springsteen at the movies: a heroic encore for “western stars”

Bruce Springsteen performing in “Western Stars.” Photo by Rob DeMartin.

“Come on in,” beckons the narrative voice of Bruce Springsteen at the onset his new “Western Stars” concert film. “We’re about to start our tale of a man standing by the roadside.”

With that, we are ushered into a massive, 100-year old barn on Springsteen’s New Jersey property – a venue that has been transformed into a makeshift concert venue big enough to accommodate a 30-piece orchestra, as well as an impromptu movie set. The occasion is the only live performance of his “Western Stars” album, a summer masterpiece that wraps songs of immense personal complexity and restlessness in the deceptively warm orchestral embrace of late ‘60s Americana.

Springsteen co-directed the 83-minute film with Thom Zimney. It begins a limited nationwide release, which includes a Lexington run, on March 25 (Friday).

If “Western Stars” did nothing but present the 13 songs from the album of the same name in a performance setting, it would be worth viewing, even though the music adheres far more exactly to the record’s string-savvy arrangements than his E Street Band shows do to his more adaptable rock ‘n’ roll repertoire.  Then again, “Western Stars” isn’t a rock album. It’s doesn’t even parallel Springsteen’s most potent non-rock work from the past, 1982’s “Nebraska.” That record was a stark, blackened journey into the abyss – and a willful one, at that. “Western Stars” is about surviving that kind of tumble and the difficulties in applying the lessons learned to a more hopeful life.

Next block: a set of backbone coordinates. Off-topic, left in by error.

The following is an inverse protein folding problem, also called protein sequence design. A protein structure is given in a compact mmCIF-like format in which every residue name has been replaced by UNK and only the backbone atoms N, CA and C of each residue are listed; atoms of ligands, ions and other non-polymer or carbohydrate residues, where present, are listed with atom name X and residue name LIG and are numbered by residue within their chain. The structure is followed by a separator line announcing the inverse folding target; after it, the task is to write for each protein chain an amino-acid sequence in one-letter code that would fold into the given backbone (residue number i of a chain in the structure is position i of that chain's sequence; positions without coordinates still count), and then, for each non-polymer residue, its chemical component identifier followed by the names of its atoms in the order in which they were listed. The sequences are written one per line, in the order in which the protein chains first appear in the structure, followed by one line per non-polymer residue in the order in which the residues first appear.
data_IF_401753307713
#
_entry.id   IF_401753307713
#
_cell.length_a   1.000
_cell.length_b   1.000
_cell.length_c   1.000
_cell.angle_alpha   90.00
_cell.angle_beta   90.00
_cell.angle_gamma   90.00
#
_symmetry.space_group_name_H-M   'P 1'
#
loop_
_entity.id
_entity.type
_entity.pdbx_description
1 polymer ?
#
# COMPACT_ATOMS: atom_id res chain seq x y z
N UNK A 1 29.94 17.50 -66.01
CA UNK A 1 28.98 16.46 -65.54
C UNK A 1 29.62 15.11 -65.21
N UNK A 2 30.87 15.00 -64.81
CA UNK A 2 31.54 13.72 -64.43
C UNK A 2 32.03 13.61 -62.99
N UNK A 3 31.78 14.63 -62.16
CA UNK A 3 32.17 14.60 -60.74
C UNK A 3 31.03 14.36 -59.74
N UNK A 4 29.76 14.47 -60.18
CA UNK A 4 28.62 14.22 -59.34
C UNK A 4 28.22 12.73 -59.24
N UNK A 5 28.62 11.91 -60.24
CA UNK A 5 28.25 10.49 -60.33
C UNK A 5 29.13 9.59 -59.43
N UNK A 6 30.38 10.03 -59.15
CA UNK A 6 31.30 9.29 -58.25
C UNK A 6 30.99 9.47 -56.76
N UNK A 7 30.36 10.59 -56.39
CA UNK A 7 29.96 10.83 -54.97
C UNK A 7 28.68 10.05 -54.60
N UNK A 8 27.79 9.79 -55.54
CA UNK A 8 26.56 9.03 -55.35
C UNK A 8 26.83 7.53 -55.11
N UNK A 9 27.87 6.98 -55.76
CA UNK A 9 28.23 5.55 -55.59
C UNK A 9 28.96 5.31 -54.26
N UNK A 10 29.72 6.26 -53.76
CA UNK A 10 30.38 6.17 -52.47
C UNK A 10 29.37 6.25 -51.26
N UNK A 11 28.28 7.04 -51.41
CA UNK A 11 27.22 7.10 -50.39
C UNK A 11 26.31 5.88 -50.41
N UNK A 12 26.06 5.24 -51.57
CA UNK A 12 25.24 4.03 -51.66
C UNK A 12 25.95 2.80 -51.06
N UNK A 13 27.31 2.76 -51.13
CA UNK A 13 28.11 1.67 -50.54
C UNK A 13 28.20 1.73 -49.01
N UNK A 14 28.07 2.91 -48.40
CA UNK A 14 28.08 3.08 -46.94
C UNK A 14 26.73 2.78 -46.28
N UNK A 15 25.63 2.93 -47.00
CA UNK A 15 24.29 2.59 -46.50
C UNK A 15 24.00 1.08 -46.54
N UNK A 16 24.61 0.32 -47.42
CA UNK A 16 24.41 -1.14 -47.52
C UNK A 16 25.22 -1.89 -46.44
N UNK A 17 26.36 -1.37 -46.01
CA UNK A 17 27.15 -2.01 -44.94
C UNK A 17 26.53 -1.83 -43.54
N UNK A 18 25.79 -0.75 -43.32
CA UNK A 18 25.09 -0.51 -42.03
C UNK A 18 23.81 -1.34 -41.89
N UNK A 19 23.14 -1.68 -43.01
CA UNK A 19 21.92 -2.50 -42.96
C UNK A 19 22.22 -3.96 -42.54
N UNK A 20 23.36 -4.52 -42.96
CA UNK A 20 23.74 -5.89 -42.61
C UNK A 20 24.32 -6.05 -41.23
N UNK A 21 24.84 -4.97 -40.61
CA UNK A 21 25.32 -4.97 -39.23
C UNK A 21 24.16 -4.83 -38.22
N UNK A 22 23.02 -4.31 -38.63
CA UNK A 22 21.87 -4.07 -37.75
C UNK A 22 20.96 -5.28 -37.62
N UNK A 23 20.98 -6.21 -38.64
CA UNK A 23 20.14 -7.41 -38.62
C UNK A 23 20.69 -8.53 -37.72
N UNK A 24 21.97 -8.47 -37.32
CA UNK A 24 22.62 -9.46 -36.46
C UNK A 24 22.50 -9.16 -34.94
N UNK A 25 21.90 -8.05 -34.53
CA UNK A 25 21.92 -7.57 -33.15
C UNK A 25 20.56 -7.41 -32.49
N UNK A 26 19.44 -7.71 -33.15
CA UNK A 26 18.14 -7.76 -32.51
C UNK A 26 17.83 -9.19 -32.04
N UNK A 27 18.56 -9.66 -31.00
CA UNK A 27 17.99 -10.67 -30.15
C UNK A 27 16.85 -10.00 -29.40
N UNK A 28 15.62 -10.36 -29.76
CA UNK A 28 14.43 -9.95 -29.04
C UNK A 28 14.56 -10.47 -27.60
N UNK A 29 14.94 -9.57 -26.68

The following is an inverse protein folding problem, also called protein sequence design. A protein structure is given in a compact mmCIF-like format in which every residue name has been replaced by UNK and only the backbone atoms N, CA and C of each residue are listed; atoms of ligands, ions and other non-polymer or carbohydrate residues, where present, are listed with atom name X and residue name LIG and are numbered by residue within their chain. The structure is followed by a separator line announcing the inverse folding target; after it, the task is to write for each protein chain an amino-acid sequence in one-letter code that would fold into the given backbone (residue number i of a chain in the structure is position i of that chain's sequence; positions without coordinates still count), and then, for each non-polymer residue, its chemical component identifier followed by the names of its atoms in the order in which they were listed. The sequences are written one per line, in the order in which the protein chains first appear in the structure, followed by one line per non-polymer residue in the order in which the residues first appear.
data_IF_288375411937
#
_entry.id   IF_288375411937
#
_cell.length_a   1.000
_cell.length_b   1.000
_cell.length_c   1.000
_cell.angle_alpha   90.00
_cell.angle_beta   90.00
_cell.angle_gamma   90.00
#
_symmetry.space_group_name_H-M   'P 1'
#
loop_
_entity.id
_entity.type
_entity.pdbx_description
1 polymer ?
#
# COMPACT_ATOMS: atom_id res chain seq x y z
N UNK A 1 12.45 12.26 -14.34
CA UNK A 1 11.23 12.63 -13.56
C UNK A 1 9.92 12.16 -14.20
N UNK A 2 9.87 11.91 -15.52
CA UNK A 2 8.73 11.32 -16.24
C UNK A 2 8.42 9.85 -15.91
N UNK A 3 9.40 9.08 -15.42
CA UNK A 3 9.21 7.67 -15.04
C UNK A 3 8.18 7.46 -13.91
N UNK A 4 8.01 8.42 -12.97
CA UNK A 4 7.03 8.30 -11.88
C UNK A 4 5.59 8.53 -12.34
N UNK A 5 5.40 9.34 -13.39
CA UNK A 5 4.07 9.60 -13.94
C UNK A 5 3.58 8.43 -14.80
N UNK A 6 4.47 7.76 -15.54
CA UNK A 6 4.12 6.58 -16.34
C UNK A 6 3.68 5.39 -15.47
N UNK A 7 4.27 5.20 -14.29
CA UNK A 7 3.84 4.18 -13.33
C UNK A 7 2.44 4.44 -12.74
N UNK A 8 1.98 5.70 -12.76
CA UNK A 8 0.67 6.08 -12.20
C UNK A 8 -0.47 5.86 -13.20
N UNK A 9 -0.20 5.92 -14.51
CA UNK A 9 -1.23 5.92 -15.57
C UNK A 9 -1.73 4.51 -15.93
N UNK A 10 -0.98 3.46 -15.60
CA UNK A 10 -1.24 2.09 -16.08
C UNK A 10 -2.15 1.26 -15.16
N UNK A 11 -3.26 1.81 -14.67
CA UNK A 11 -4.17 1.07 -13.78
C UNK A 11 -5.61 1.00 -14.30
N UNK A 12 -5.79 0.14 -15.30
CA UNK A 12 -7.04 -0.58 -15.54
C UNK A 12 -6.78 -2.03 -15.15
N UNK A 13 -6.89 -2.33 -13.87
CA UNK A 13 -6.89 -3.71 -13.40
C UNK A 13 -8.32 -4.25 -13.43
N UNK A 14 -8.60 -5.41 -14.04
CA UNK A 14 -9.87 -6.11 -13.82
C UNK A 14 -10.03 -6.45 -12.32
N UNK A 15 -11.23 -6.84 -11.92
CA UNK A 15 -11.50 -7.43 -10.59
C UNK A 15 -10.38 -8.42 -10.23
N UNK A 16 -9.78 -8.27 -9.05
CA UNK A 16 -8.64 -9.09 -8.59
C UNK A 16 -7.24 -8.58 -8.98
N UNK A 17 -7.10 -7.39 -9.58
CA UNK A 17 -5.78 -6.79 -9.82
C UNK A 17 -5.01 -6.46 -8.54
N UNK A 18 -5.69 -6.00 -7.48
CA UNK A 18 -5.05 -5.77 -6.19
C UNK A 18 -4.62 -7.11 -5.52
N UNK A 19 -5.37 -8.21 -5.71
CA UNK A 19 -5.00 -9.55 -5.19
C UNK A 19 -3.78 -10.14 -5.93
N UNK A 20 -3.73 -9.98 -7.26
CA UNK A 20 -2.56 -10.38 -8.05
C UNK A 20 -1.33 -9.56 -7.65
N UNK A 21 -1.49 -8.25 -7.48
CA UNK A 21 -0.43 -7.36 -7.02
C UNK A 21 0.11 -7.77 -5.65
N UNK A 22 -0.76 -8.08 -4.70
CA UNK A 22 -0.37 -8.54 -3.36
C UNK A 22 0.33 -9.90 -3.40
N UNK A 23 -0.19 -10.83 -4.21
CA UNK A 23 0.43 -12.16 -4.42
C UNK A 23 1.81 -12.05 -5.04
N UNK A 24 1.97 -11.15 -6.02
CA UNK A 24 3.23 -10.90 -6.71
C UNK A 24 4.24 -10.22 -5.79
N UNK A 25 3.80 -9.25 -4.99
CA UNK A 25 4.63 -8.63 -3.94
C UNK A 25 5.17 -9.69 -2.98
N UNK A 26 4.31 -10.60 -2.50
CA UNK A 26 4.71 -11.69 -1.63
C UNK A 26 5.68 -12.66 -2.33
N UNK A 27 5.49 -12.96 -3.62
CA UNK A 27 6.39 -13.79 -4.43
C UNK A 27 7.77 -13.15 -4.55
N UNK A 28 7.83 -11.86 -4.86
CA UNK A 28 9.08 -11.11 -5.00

What makes these live performances so strong, curiously, are the non-musical moments that come between the songs. These are vignettes, many shot in the expansive outdoors of Joshua Tree, California, that enlighten the unsettled nature of the music.

The paradox this contrast sets up is often astonishing. We revel in the majesty of the strings and a richly animated vocal performance from Springsteen on the most riveting composition from the “Western Stars” album, “There Goes My Miracle,” a work that outlines the graciousness of love and the regret stirred when it helplessly slips away. Springsteen extolls love’s virtues in the narrative prelude to the song, but warns that one has to “work for its blessings.” The music then hammers the point home, with devastating efficiency, through two simple words tacked onto the title: “… walking away.”

“Western Stars” is, ultimately, an affirmation, albeit a cautious one. We can luxuriate in the sweetness of its lyricism and orchestral flair, but like so many great Springsteen works, what lurks under the surface gives the music its very humanity.

“Are we moving forward?” he asks in one of the spoken interludes early in the film. “Or are we just moving?” “Western Stars” is unquestionably an artistic step forward for Springsteen. But its greatest strength, even when providing such a revealing performance portrait of his new songs, comes from capturing the very human hesitancy, unrest and conflict that makes the film so engrossing and Springsteen’s music so unavoidably relatable.

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